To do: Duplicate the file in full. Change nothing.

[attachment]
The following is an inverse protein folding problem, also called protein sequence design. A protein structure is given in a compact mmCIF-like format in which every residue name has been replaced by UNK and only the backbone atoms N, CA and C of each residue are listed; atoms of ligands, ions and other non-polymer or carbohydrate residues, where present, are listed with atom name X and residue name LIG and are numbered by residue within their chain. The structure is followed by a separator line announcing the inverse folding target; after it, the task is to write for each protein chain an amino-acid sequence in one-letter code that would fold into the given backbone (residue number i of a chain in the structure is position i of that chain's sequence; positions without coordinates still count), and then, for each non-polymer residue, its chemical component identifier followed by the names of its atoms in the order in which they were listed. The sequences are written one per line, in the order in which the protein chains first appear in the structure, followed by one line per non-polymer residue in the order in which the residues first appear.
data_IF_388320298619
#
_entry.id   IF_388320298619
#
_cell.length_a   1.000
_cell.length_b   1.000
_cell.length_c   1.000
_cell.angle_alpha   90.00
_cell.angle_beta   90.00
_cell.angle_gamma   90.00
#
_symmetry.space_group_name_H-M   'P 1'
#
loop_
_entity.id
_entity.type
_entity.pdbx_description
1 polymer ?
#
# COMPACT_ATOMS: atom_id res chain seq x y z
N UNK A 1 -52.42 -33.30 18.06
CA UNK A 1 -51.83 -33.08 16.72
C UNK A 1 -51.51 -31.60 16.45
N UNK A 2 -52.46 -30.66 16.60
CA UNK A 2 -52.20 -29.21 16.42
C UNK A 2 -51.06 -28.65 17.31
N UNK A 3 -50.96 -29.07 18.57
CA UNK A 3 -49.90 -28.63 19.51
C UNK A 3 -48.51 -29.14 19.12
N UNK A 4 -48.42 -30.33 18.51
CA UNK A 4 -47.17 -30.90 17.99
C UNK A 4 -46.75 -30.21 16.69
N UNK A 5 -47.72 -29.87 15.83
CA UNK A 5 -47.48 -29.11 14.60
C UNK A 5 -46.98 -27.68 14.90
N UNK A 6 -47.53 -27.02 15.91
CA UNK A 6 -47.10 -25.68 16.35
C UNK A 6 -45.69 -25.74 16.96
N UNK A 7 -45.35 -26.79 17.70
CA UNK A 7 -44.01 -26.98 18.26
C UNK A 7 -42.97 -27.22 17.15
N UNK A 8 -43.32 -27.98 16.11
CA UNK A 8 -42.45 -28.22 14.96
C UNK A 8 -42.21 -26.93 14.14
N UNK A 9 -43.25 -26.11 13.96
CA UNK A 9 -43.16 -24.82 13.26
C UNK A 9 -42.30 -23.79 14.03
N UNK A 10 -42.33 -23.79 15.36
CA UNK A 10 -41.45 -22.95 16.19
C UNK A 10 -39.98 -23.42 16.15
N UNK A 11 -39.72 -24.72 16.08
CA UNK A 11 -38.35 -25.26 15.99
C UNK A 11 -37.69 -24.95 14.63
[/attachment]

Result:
The following is an inverse protein folding problem, also called protein sequence design. A protein structure is given in a compact mmCIF-like format in which every residue name has been replaced by UNK and only the backbone atoms N, CA and C of each residue are listed; atoms of ligands, ions and other non-polymer or carbohydrate residues, where present, are listed with atom name X and residue name LIG and are numbered by residue within their chain. The structure is followed by a separator line announcing the inverse folding target; after it, the task is to write for each protein chain an amino-acid sequence in one-letter code that would fold into the given backbone (residue number i of a chain in the structure is position i of that chain's sequence; positions without coordinates still count), and then, for each non-polymer residue, its chemical component identifier followed by the names of its atoms in the order in which they were listed. The sequences are written one per line, in the order in which the protein chains first appear in the structure, followed by one line per non-polymer residue in the order in which the residues first appear.
data_IF_388320298619
#
_entry.id   IF_388320298619
#
_cell.length_a   1.000
_cell.length_b   1.000
_cell.length_c   1.000
_cell.angle_alpha   90.00
_cell.angle_beta   90.00
_cell.angle_gamma   90.00
#
_symmetry.space_group_name_H-M   'P 1'
#
loop_
_entity.id
_entity.type
_entity.pdbx_description
1 polymer ?
#
# COMPACT_ATOMS: atom_id res chain seq x y z
N UNK A 1 -52.42 -33.30 18.06
CA UNK A 1 -51.83 -33.08 16.72
C UNK A 1 -51.51 -31.60 16.45
N UNK A 2 -52.46 -30.66 16.60
CA UNK A 2 -52.20 -29.21 16.42
C UNK A 2 -51.06 -28.65 17.31
N UNK A 3 -50.96 -29.07 18.57
CA UNK A 3 -49.90 -28.63 19.51
C UNK A 3 -48.51 -29.14 19.12
N UNK A 4 -48.42 -30.33 18.51
CA UNK A 4 -47.17 -30.90 17.99
C UNK A 4 -46.75 -30.21 16.69
N UNK A 5 -47.72 -29.87 15.83
CA UNK A 5 -47.48 -29.11 14.60
C UNK A 5 -46.98 -27.68 14.90
N UNK A 6 -47.53 -27.02 15.91
CA UNK A 6 -47.10 -25.68 16.35
C UNK A 6 -45.69 -25.74 16.96
N UNK A 7 -45.35 -26.79 17.70
CA UNK A 7 -44.01 -26.98 18.26
C UNK A 7 -42.97 -27.22 17.15
N UNK A 8 -43.32 -27.98 16.11
CA UNK A 8 -42.45 -28.22 14.96
C UNK A 8 -42.21 -26.93 14.14
N UNK A 9 -43.25 -26.11 13.96
CA UNK A 9 -43.16 -24.82 13.26
C UNK A 9 -42.30 -23.79 14.03
N UNK A 10 -42.33 -23.79 15.36
CA UNK A 10 -41.45 -22.95 16.19
C UNK A 10 -39.98 -23.42 16.15
N UNK A 11 -39.72 -24.72 16.08
CA UNK A 11 -38.35 -25.26 15.99
C UNK A 11 -37.69 -24.95 14.63